Abstract: Incorporating uncertainty an integral part of decision and management processes is a central theme of this session. It is critical, then, to understand whether, how and to what extent different participants in a decision or management arena react to uncertainty, and similarly, to understand how discussion of uncertainty affects the relationships among stakeholders. This set of dynamics is poorly understood; I explore possibilities through two cases. The first qualifies as a "surprise": recetn attention to household accumulation and disposal of unused pharmaceuticals. The second is an ongoing controversy: nuclear power, and in particular, nuclear waste management. I compare and contrast the types and sources of information, the uncertainties, and the perspectives of various stakeholders on the importance and implications of that uncertainty. From this, I propose some norms / expectations for the implications of uncertainty for adaptive management, reframing problem definitions, and maintaining vigilance.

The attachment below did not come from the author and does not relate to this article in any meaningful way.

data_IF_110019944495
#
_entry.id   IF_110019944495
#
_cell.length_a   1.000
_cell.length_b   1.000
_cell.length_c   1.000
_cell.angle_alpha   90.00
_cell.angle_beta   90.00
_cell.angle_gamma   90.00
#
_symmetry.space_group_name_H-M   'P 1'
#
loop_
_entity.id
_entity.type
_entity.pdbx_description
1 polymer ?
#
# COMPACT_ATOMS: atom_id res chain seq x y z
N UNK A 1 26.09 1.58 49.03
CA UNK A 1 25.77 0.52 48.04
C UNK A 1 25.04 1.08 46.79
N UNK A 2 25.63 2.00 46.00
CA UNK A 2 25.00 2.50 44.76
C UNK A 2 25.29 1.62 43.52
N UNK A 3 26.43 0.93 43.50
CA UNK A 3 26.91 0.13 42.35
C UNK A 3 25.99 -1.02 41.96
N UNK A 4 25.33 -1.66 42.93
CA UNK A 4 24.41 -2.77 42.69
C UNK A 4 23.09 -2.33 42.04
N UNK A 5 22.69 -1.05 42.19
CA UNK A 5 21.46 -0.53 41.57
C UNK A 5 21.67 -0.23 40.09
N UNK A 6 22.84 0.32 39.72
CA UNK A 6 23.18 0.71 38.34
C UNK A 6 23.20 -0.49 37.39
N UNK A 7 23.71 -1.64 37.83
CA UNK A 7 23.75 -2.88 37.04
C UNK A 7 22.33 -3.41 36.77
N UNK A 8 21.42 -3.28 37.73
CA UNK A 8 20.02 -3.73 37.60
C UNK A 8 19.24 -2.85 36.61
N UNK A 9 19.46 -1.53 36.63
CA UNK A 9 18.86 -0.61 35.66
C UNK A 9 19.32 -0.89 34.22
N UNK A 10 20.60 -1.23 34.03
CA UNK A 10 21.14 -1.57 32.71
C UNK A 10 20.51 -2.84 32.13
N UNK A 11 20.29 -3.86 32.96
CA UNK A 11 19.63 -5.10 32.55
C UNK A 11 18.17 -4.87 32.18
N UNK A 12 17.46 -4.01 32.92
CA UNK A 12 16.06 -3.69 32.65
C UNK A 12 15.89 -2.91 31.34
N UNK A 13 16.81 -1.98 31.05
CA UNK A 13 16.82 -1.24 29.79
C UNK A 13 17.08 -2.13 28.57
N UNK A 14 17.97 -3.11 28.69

RT2.6    Institutional challenges and adaptability in pandemic planning. Bier VM*, Zach LS, King SB, O'Sullivan T, Burgos I; University of Wisconsin-Madison, University of Southern California, University of Puerto Rico-Mayaguez   bier@engr.wisc.edu